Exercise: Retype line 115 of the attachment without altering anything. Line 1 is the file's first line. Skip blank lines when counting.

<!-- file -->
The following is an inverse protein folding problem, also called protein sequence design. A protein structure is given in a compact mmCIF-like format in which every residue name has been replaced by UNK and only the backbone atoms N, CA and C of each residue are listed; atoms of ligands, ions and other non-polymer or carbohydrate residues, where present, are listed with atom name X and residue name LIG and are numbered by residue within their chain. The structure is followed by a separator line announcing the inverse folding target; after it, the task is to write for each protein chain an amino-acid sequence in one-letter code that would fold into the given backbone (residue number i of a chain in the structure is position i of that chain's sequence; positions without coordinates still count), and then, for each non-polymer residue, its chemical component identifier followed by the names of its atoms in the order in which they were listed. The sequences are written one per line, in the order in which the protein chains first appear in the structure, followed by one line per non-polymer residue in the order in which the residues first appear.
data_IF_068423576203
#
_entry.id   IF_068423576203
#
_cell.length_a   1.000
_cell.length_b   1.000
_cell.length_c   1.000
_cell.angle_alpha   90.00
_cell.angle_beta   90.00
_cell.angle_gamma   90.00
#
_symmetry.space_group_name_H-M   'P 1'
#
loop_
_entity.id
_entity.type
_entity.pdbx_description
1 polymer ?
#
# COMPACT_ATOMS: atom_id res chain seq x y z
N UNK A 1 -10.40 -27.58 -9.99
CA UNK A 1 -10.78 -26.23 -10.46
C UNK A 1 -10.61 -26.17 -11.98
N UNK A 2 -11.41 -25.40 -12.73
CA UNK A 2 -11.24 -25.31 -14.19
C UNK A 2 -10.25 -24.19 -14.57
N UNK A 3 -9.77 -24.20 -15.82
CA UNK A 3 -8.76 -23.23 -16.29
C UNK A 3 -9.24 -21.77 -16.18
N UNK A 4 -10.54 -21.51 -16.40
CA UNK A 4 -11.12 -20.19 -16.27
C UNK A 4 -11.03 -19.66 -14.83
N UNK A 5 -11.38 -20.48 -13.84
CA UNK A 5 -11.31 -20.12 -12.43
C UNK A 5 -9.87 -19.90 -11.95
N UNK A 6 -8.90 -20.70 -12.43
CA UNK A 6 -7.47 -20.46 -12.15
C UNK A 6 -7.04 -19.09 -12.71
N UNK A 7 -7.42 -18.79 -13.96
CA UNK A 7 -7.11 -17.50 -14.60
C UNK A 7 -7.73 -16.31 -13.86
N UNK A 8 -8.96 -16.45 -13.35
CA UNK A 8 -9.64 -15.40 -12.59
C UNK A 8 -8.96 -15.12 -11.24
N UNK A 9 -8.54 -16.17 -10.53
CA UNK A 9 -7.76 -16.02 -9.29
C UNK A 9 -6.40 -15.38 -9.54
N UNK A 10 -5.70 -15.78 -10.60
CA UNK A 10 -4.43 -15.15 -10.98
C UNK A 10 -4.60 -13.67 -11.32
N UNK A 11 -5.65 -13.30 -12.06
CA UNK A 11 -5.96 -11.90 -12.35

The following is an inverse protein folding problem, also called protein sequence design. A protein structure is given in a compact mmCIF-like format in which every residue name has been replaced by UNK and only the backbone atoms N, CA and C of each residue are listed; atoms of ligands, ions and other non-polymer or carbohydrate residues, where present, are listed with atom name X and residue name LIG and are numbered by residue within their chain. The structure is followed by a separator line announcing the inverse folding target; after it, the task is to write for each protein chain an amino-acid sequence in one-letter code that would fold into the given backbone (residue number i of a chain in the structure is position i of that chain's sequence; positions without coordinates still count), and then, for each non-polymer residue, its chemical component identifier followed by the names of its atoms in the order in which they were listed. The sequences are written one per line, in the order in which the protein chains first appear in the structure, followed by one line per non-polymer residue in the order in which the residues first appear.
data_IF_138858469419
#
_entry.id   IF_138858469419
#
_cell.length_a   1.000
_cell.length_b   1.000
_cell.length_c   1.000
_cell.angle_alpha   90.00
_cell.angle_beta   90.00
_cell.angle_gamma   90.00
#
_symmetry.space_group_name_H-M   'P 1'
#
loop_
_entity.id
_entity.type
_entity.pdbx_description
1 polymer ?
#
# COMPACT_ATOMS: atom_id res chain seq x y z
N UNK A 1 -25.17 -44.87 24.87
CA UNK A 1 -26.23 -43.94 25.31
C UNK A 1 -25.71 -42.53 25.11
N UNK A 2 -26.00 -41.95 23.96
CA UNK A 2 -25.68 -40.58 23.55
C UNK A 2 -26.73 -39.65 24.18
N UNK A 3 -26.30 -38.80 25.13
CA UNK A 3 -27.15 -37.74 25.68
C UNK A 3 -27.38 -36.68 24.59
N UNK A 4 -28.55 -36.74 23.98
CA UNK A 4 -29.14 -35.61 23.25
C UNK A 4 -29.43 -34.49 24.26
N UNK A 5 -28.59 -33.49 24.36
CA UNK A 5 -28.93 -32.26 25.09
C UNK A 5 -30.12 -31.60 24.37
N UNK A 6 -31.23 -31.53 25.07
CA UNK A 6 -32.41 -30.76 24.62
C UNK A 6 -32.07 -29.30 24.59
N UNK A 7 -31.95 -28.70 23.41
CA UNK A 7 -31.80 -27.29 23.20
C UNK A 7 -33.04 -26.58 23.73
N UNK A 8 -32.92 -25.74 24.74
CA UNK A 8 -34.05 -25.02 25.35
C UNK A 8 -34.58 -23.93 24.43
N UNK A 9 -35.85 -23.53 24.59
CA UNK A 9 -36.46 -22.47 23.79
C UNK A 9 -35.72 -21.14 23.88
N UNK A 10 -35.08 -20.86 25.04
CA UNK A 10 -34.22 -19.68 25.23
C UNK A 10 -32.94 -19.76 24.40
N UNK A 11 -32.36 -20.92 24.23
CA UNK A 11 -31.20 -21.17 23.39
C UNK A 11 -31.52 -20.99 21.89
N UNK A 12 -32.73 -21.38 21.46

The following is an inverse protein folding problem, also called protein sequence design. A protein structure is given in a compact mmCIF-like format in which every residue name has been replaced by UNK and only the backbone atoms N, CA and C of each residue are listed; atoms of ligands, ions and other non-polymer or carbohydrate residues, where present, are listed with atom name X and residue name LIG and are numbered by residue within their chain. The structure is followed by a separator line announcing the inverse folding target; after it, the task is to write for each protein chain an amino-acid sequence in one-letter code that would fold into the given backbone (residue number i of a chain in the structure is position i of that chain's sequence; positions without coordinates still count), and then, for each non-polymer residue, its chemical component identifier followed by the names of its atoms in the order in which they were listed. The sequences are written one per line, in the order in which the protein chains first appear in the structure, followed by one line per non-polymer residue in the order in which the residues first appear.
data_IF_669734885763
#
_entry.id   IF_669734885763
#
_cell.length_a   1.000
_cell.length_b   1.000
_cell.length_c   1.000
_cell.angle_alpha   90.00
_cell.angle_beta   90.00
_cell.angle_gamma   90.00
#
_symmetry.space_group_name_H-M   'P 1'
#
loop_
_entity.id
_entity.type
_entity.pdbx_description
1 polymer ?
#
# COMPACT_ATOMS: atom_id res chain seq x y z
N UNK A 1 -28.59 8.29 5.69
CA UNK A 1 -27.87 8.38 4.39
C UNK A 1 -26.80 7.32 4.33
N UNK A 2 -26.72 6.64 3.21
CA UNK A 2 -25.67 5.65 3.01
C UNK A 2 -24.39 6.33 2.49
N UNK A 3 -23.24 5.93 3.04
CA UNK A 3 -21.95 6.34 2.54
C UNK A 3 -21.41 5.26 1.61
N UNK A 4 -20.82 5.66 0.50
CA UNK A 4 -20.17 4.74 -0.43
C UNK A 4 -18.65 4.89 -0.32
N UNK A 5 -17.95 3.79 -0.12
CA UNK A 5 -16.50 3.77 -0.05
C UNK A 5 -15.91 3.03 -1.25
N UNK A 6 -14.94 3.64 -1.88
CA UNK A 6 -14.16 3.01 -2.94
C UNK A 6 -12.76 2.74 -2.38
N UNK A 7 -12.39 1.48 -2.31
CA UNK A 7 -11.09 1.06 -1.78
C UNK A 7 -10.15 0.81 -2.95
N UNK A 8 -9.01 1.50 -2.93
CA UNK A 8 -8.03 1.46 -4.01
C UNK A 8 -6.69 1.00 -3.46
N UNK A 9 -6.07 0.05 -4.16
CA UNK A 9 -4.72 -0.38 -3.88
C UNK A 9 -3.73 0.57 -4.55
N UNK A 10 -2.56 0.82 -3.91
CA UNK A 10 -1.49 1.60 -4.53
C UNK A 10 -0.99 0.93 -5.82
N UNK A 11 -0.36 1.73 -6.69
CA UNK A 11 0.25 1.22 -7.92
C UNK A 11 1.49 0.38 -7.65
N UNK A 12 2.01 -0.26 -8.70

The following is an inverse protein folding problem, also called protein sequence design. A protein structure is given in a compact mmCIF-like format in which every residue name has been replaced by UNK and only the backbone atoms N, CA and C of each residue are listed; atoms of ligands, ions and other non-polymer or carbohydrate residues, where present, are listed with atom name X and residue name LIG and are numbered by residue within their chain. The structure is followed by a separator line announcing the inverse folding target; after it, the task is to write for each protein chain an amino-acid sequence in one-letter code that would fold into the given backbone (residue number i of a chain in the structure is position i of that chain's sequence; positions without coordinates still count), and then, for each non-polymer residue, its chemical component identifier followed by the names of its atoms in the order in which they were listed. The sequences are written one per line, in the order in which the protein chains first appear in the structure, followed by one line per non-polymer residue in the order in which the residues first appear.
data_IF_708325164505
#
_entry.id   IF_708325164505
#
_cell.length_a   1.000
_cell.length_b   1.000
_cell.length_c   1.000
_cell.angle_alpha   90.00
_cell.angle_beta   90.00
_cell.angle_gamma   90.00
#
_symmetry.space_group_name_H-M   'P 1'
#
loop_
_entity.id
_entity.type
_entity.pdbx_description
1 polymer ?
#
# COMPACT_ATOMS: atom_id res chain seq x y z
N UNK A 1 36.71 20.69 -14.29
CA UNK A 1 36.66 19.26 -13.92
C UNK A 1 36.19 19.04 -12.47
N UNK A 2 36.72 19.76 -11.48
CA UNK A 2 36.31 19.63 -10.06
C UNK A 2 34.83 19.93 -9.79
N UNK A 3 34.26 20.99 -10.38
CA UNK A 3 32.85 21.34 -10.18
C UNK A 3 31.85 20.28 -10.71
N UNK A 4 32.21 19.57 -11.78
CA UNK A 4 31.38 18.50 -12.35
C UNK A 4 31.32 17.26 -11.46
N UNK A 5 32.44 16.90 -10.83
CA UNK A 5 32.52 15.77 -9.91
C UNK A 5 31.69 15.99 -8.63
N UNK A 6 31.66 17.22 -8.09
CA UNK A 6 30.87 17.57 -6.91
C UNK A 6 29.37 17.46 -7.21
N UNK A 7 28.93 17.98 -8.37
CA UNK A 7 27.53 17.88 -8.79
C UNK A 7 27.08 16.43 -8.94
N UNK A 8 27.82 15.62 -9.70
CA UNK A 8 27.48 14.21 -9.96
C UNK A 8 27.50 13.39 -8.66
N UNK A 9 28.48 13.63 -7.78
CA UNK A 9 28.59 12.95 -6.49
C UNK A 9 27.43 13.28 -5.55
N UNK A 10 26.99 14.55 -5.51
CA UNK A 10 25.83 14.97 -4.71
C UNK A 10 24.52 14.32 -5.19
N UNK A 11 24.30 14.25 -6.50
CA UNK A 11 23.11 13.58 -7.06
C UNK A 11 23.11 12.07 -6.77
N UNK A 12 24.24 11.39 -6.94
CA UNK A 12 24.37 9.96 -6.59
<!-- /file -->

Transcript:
_cell.length_b   1.000